Dante networking
For Willow Creek Community Church in Illinois, a large establishment with six satellite locations, the need for Dante training, based on their configurations and setup would fall in line with Level 3 Dante training.

Training to Learn Dante Networks for Houses of Worship

Audio networking brings greater clarity and fidelity to sound and permits easy connection to other computer-driven activities, such as streaming worship services to members who are online.

Dante Networks and Houses of Worship

Churches and other houses of worship have long embraced Dante audio networking as a core technology for delivering high-quality AV experiences to attendees, both at home and online. 

The advantages in areas of ease of use, cost of installation and flexible deployments are key in these public spaces, where volunteers often are called upon to lend a hand and systems must be repurposed to suit events. 

Audio networking brings greater clarity and fidelity to sound and permits easy connection to other computer-driven activities, such as streaming worship services to members who are online. 

If one is new to the subject, it may at first seem daunting. 

Fortunately, Audinate has worked hard to make Dante as close to “plug and play” as is possible, and offers a complete range of free training courses that are open to everybody. 

Dante Training the Audinate Way 

As the developer of Dante, Audinate continues to work to make the setup and use of the system as automatic and intuitive as possible. This means that in relatively simple configurations, only a small amount of network knowledge is required to get a system up and running. 

Rather than bombarding users with complex technical information and choices at the start, the Audinate Dante Certification Program begins by building complete systems using only basic information. Once users see how easy it is to get a simple system working, we begin to introduce new ideas that allow the network to be expanded and its use refined.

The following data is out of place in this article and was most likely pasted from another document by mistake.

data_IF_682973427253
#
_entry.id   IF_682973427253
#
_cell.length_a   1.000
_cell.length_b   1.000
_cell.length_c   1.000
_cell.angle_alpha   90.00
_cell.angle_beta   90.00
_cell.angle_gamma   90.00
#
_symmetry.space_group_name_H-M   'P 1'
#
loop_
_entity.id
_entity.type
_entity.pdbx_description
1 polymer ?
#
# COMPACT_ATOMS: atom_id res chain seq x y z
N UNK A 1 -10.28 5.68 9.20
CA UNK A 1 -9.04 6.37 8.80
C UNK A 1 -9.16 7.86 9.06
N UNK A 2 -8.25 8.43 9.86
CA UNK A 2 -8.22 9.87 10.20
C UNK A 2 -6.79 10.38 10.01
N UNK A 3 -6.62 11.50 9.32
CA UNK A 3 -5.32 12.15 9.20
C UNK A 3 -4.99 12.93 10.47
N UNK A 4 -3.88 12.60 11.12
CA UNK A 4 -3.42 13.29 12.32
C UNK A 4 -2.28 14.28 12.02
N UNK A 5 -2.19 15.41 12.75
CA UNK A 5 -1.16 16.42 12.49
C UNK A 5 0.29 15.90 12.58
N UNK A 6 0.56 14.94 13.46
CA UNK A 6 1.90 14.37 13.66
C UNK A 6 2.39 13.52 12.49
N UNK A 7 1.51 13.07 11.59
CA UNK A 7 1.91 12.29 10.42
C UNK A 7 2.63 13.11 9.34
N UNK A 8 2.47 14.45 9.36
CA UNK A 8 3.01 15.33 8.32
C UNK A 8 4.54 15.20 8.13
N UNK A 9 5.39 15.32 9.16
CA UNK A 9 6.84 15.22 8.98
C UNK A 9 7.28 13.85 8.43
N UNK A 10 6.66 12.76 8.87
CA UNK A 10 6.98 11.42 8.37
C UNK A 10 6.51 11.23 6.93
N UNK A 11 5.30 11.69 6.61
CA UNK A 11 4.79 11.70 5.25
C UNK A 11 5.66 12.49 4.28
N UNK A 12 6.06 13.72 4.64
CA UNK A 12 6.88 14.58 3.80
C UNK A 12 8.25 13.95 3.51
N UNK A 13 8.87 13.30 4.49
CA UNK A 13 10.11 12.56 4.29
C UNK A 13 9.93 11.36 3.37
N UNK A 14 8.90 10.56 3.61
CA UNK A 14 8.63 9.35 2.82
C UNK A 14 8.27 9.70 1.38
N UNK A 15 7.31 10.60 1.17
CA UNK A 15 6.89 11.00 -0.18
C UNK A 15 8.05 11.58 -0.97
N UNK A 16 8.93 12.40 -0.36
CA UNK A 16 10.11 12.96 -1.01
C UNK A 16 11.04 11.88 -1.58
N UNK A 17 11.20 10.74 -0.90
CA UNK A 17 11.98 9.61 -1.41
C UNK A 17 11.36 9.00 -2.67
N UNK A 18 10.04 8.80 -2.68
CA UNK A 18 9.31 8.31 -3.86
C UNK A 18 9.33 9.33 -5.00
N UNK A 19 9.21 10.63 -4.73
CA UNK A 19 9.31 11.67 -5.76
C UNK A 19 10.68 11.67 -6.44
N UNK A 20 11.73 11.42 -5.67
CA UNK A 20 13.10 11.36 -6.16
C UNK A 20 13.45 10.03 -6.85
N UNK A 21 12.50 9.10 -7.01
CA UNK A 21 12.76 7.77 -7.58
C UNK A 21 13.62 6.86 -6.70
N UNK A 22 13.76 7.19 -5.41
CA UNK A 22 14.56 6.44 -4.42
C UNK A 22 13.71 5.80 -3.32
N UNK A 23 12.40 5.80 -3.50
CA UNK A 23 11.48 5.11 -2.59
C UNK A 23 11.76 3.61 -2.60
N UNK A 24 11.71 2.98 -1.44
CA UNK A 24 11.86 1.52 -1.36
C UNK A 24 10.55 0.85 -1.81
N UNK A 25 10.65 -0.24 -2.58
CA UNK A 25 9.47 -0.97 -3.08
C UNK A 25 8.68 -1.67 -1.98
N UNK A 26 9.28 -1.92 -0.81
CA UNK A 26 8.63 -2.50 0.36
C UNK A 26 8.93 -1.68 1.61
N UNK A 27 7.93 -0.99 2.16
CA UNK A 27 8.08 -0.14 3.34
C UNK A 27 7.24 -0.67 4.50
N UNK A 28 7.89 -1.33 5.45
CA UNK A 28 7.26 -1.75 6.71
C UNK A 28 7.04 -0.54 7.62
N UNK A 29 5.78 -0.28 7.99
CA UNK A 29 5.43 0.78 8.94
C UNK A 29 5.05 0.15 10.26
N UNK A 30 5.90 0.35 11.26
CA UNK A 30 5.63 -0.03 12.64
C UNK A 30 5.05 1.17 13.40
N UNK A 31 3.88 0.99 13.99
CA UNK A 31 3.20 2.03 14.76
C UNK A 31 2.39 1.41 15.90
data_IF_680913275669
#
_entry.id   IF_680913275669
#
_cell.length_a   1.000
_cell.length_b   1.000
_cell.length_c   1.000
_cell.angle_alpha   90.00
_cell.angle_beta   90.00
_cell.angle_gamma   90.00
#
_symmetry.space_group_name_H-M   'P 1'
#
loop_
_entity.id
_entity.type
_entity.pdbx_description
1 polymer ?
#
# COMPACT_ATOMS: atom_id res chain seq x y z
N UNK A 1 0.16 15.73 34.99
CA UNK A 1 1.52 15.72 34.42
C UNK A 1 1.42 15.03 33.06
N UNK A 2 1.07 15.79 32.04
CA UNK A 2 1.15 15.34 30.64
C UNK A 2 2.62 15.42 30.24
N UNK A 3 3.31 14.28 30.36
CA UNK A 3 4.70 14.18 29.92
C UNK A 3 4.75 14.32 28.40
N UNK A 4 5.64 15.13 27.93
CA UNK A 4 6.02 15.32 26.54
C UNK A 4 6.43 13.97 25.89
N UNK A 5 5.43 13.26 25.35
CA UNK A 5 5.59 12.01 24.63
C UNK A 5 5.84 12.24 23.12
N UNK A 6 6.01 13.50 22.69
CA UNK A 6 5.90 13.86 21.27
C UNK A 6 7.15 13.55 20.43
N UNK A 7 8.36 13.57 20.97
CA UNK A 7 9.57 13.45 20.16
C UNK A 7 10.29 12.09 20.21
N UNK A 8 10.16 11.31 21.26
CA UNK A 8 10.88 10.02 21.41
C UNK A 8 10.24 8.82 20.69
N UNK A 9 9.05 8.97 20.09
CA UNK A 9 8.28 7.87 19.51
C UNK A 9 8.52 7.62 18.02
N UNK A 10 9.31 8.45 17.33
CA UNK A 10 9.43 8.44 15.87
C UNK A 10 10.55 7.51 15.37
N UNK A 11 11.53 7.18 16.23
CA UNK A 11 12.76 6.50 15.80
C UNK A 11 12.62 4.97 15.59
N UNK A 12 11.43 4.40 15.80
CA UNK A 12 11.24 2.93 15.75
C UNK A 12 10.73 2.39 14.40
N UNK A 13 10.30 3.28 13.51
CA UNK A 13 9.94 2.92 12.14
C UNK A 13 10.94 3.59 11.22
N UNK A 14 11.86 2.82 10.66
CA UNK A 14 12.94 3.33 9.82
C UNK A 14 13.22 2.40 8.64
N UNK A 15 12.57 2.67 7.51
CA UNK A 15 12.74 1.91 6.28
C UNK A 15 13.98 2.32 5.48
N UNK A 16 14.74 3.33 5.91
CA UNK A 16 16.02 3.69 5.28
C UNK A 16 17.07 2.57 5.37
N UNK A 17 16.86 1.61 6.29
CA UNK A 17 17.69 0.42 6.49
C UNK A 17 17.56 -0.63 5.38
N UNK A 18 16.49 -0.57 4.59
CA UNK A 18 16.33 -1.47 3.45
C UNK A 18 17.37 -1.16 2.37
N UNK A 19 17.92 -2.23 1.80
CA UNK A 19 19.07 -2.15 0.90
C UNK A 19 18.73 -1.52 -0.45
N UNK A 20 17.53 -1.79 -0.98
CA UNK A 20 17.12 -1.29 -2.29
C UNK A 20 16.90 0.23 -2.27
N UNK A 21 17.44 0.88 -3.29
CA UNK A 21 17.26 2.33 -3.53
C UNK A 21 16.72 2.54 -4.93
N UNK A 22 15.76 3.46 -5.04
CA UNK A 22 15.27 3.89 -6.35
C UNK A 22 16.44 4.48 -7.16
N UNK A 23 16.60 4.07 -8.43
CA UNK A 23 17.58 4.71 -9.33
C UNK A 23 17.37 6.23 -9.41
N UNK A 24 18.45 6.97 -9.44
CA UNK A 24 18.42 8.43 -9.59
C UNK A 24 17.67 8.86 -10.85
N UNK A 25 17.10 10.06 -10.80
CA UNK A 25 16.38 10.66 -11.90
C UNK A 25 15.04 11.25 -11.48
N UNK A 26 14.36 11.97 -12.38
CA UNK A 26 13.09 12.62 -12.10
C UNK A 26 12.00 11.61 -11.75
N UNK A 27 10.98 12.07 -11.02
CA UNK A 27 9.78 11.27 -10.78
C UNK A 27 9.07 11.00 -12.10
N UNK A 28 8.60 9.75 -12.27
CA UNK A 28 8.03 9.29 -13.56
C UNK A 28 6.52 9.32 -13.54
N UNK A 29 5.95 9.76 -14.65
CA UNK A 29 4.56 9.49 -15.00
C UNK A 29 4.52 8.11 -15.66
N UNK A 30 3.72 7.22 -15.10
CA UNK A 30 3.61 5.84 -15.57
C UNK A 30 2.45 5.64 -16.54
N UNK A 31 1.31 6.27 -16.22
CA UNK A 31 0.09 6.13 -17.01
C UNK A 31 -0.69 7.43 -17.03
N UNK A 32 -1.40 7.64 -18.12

Audinate offers three levels of Dante Certification Training: 

• Level 1: Delivers enough information to build a Dante network that uses a small number of devices (six or seven) and assumes that the network is “stand alone,” or isolated from other network devices and traffic. 

Level 2: Builds upon Level 1, and brings in more general network concepts that are useful in optimizing larger systems and high channel-count environments. 

Level 3: Goes into several areas of advanced networking concepts and shows how they can be applied to manage large, complex Dante environments. 

For many users of relatively small Dante audio networks, Level 1 training provides enough information to connect and configure Dante devices using common defaults. For designers and AV tech coordinators who are responsible for somewhat larger systems, Level 2 covers network techniques that help Dante networks with larger device and channel counts. 

Finally, AV professionals who must handle large Dante systems that are integrated with other data services (e.g., “converged” networks) can find everything they need in Level 3, which covers all types of data traffic and how to best allocate network resources for audio performance.